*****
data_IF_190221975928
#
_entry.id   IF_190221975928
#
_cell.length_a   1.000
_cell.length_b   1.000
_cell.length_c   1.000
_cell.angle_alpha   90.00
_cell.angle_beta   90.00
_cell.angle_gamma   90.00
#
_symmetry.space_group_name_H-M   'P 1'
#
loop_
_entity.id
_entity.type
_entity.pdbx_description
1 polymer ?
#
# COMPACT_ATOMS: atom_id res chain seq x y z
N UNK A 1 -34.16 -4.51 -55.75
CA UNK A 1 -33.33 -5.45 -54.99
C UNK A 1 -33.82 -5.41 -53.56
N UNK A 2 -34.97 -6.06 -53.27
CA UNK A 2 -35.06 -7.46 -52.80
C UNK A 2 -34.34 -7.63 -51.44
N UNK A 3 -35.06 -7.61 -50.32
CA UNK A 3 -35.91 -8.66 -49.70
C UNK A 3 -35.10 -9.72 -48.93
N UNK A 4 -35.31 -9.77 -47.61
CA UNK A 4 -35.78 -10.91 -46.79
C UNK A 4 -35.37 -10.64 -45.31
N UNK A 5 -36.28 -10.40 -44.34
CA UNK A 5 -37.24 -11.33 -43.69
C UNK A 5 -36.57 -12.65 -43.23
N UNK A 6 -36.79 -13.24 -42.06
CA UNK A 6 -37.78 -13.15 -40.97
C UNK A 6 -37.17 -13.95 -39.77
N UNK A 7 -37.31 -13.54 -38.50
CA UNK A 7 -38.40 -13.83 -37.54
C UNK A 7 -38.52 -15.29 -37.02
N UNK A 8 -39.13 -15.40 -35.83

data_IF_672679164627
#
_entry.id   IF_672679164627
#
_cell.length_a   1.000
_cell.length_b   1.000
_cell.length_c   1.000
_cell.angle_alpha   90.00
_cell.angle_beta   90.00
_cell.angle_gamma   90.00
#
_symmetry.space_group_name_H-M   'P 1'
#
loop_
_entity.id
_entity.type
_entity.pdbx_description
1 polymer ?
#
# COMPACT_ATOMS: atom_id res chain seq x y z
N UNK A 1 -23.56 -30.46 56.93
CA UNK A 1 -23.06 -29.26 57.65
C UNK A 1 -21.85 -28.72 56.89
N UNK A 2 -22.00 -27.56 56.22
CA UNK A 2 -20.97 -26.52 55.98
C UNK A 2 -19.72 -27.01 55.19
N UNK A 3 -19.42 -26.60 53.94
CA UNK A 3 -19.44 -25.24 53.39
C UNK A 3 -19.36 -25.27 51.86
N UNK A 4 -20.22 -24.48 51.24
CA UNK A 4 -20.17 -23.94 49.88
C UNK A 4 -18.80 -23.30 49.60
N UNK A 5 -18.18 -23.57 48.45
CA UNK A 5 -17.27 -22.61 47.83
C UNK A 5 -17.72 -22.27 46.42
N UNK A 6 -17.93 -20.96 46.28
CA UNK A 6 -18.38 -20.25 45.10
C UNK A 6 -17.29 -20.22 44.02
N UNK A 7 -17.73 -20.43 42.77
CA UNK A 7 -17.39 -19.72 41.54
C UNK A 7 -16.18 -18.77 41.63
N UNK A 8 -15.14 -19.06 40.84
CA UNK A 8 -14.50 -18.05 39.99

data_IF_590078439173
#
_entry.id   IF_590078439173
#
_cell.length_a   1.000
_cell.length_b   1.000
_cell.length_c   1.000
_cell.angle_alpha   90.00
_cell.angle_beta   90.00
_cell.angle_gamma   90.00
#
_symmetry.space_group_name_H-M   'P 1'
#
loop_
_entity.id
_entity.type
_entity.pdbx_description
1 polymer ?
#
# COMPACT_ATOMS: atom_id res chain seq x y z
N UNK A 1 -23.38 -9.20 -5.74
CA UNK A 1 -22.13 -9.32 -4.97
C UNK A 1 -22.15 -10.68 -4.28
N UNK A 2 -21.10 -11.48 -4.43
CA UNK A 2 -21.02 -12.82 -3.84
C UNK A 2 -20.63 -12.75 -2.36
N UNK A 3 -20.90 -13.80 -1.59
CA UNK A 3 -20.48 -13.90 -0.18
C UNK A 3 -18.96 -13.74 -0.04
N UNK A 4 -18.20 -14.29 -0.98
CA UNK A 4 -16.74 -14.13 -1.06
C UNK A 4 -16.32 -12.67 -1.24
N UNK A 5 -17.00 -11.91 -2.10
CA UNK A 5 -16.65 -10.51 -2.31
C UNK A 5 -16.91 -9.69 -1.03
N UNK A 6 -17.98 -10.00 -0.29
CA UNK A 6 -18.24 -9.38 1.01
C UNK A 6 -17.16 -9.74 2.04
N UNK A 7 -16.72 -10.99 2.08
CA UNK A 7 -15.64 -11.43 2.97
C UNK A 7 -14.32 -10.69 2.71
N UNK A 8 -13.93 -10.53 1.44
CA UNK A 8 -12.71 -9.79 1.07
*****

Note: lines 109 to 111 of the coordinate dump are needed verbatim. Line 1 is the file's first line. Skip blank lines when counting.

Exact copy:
N UNK A 2 -21.10 -11.48 -4.43
CA UNK A 2 -21.02 -12.82 -3.84
C UNK A 2 -20.63 -12.75 -2.36